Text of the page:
The main character, Rocks, as she’s known, lives in a London council flat with her younger brother Emmanuel and their single mother. Their mother is busy and stressed, leaving Rocks to spend all her free time with school friends. One day, she comes home to find her life radically altered: she is suddenly on her own with a child to take care of. This film delivers a surprising and welcomed portrait of resilience. Rocks is mercurial, impulsive, and deeply sensitive – not unusual for her age, she sometimes makes desperately poor decisions, for what looks to her like good reasons. When her closest friend Sumaya tries to help, Rocks doesn’t know how to accept it, blinded by Sumaya’s two-parent household and relative comfort.
When watching any film that focuses so fervently on a younger generation in a societal context, you inevitably assess the world that they are going to grow up into. So contagious is the spirit of these young women (the film is peppered with rousing reminders), that you truly believe that they could change the future.
This page-turning memoir relates a tender story of loving and parenting a teenager coming out as transgender and transitioning. It explores identity, self-discovery in adolescence and midlife, and difference in a world that values conformity. At its heart, Found in Transition is a universally inspiring portrait of what it means to be a family. Despite her experience advising other parents in her work as a pediatrician, author, Paria Hassouri was blindsided by her child’s gender identity. .\ Paria discovers her capacity to evolve, as well as what it really means to parent and the deepest nature of unconditional love.
A brilliant compilation of short stories, poems, illustrations and anecdotes from various authors in a masterfully curated, Book of Hope. Donations from the sale of each book are going to NHS Charities Together, in gratitude for the incredible efforts of all those who are working on the front line.
Handy Spelling organises spelling and grammar to make literacy easier. These products are based on years of teaching children who’ve needed extra support with the tricky English language. Each product is designed to be clear, colourful, joyful and useful.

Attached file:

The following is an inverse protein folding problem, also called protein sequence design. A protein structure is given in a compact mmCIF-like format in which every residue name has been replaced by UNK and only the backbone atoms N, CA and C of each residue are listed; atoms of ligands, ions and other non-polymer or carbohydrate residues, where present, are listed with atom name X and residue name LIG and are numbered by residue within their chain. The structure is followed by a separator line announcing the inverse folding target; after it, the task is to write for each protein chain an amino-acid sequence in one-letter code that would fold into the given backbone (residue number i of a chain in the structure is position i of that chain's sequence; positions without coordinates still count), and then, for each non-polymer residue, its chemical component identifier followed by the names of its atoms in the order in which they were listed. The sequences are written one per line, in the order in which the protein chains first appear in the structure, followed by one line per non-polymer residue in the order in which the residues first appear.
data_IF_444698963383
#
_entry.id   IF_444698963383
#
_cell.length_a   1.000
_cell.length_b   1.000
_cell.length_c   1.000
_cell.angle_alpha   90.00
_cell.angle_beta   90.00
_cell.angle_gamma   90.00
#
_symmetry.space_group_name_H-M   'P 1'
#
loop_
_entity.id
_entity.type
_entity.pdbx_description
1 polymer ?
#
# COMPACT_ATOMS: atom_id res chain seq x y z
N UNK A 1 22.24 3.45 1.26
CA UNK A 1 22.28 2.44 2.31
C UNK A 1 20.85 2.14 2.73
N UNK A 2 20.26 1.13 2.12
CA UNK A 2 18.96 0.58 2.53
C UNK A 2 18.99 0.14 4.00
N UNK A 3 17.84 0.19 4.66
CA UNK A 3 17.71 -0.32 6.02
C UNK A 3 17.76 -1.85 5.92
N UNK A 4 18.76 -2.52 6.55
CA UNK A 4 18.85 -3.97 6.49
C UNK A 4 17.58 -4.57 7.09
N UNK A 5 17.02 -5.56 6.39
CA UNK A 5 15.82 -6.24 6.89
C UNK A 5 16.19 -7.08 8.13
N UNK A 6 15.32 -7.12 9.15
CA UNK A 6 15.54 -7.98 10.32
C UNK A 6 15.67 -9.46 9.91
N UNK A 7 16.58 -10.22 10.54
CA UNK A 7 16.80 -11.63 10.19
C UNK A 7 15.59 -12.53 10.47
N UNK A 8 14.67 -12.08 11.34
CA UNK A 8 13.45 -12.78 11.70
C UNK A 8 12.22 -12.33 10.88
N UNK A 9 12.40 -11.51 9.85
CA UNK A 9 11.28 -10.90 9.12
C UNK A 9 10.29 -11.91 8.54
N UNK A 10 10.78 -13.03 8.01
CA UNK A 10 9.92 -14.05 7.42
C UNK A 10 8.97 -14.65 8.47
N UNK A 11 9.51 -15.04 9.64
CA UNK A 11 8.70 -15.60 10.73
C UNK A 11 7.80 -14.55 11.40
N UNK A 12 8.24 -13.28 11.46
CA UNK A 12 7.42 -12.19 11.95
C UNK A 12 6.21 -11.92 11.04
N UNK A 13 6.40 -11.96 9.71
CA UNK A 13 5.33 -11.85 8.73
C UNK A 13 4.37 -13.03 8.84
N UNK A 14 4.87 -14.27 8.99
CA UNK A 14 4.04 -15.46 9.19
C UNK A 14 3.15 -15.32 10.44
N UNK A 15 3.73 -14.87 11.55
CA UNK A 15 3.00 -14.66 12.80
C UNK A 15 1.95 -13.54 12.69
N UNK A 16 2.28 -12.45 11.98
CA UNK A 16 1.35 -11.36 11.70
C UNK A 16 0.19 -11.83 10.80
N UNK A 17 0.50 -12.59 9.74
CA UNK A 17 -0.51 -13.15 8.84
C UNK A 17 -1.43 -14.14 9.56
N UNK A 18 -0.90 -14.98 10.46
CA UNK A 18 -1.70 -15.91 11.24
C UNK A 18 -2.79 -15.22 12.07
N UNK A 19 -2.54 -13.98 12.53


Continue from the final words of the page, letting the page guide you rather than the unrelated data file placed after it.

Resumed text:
You’ve never read a book like The Reason I Jump. Written by a very smart, very self-aware, and very charming thirteen-year-old boy with autism, it is a one-of-a-kind memoir that demonstrates how an autistic mind thinks, feels, perceives, and responds in ways few of us can imagine.
Parents and family members who never thought they could get inside the head of their autistic loved one at last have a way to break through to the curious, subtle, and complex life within.
“Never be ashamed of being different: it is this difference that makes you extraordinary and unique.”
This essential go-to guide gives you all the advice and tools you’ll need to help you flourish and achieve what you want in life. With practical tips on friendships, dating, body image, consent and appearance, as well as how to survive school and bullying, The Spectrum Girl’s Survival Guide gives you the power to embrace who you are, reminding you that even during the toughest of teen moments, you are never alone.
You Are Awesome is a practical and insightful growth mindset book for kids to help middle grade children build resilience, embrace their mistakes, and grow into successful, happy adults. Times journalist, two-time Olympian, and bestselling author Matthew Syed demonstrates how grit, resilience, and a positive growth mindset can help in every aspect of your life―from school to friendships to sports to hobbies
A beautifully designed book (packed with photos) full of wise words and encouragement from successful dyslexics working in comedy, architecture, law, fashion and many other amazing (and achievable!) careers.
Honest about the challenges of dyslexia, while showing how its strengths can be used to your advantage, this is a book of colourful conversations with creative, motivated and successful people who are brilliant at what they do, and who achieve incredible things because of their dyslexia